Yesterday brought news that CDP Exponea had been purchased by ecommerce recommendation engine Bloomreach. The deal almost exactly parallels last year’s merger between RichRelevance and Manthan, as well the smaller-scale combination of CrossEngage with Gpredictive. It also recalls other recent CDP acquisitions including Acquia buying AgilOne, Chapsvision buying NP6, SAP buying Emarsys, and Wunderkind buying SmarterHQ.
It’s easy (and correct) to see these deals as efforts to assemble comprehensive marketing suites. But it’s not just that the buyers want to add a CDP their collection. These deals all involve CDPs with marketing automation functions (that is, segmentation, message selection, campaigns, personalization, and cross-channel orchestration). CDP Institute labels these as “campaign” or “delivery”; others sometimes refer to them as “activation” or “execution” CDPs. This type of CDP provides the biggest headstart towards building a marketing suite. The drive to build suites clarifies why predictive analytics vendors Bloomreach, RichRelevance, and Gpredictive are such frequent partners: stand-alone predictive tools are missing nearly all the features needed for a full marketing platform, so they have the most to gain from buying a CDP that fills those gaps.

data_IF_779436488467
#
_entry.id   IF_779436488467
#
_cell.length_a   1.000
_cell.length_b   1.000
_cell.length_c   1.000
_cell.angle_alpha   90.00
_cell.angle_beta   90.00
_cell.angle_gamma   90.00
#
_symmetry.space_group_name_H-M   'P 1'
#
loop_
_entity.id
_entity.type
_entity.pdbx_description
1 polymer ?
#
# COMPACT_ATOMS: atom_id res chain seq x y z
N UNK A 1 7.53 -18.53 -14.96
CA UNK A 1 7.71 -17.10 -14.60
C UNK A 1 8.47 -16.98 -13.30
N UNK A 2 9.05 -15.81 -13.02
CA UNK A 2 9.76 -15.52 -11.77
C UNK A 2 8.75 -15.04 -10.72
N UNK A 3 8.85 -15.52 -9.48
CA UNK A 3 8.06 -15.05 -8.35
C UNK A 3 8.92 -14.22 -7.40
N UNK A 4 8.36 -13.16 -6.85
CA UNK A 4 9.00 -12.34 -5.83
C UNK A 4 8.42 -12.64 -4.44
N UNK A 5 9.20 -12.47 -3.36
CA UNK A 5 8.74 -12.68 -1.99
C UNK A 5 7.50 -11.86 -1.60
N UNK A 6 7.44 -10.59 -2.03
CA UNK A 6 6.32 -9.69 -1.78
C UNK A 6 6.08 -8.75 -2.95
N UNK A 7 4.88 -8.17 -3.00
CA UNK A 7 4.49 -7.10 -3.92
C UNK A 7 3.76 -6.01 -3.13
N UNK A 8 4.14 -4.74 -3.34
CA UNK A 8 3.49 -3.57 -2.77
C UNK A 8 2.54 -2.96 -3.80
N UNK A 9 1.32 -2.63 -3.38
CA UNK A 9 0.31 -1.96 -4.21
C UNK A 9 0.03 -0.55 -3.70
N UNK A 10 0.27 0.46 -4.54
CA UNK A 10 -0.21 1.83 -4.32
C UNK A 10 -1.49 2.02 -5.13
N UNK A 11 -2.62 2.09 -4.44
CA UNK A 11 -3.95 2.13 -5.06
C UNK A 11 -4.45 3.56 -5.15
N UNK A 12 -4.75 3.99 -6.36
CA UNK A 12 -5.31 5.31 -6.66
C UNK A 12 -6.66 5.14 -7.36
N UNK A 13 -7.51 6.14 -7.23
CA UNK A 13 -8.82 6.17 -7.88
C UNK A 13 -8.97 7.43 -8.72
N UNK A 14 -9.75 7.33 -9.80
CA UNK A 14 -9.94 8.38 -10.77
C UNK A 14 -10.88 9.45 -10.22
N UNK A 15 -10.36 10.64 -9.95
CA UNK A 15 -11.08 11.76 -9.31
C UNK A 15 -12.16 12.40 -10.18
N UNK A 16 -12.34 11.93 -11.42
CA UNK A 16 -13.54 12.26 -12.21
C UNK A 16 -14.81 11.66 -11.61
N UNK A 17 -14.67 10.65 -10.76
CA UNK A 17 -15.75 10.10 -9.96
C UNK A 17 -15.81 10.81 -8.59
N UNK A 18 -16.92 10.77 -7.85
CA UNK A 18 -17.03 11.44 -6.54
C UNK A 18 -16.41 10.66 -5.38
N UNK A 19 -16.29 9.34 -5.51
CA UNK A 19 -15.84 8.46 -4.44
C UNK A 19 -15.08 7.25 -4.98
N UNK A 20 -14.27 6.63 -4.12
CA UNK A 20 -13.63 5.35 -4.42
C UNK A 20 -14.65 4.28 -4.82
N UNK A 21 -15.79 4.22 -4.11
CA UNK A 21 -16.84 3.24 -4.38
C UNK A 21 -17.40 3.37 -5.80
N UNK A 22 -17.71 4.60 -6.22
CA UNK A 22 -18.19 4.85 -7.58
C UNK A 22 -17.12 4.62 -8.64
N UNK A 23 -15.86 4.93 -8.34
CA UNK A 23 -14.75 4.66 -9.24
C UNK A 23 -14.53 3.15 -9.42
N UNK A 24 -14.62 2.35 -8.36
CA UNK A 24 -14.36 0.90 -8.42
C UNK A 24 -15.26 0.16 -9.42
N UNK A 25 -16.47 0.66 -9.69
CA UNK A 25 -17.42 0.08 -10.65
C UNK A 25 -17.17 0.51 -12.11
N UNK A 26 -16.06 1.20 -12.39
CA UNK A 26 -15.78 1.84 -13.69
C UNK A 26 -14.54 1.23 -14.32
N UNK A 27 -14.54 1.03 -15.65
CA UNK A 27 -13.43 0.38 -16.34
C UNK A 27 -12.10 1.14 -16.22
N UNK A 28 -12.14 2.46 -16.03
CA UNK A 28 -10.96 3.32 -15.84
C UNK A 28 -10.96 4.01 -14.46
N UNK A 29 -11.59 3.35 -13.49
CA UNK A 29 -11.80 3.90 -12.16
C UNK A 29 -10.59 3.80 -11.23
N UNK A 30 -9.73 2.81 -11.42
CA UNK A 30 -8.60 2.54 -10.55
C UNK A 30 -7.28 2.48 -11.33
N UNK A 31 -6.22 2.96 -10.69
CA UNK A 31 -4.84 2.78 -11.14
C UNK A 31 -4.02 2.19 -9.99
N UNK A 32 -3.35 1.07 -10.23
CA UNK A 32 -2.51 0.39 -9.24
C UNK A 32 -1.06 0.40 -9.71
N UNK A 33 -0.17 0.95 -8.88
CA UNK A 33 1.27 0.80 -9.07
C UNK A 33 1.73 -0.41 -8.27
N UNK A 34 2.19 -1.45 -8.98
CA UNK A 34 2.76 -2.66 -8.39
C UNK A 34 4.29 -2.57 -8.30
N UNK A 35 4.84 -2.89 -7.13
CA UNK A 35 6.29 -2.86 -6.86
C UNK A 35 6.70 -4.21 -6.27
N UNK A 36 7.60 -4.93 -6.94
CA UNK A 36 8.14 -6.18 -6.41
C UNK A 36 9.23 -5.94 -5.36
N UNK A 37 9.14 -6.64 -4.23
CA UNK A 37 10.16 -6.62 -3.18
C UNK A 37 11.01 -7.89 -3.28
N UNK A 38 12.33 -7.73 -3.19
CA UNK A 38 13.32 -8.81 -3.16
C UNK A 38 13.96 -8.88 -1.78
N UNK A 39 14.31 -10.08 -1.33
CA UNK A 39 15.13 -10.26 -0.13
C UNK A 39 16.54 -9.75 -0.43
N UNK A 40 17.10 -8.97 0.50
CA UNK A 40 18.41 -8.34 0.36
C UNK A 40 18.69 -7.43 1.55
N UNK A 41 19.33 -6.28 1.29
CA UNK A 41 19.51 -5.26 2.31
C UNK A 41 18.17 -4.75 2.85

Of course, the biggest CDP acquisition of all, Twilio’s purchase of Segment, doesn’t fit this mold. Segment was more of a pure-play or “data” CDP, limited to assembling and sharing customer profiles. But Twilio isn’t looking to build a marketing suite; their core business is call centers and (after buying SendGrid) email messaging. They have their sights set on providing a communications layer to support all customer-facing operations, including sales and service. Still a suite, but a different kind.
The drive to construct comprehensive marketing suites is interesting because it conflicts with the current notion that marketers don’t want big, integrated products but instead want to create their own collections of components, building some parts with the latest self-service tools and connecting the rest through microservices, open APIs, and other technical wizardry. The pure vision is a distributed, non-hierarchical architecture, modeled roughly on the Internet itself, where any system can connect with any other system. The more practical vision is a platform-centric world where any system can plug into a central platform that provides basic services. In both visions, companies construct their own, highly customized collections of systems that are perfectly tailored to their needs.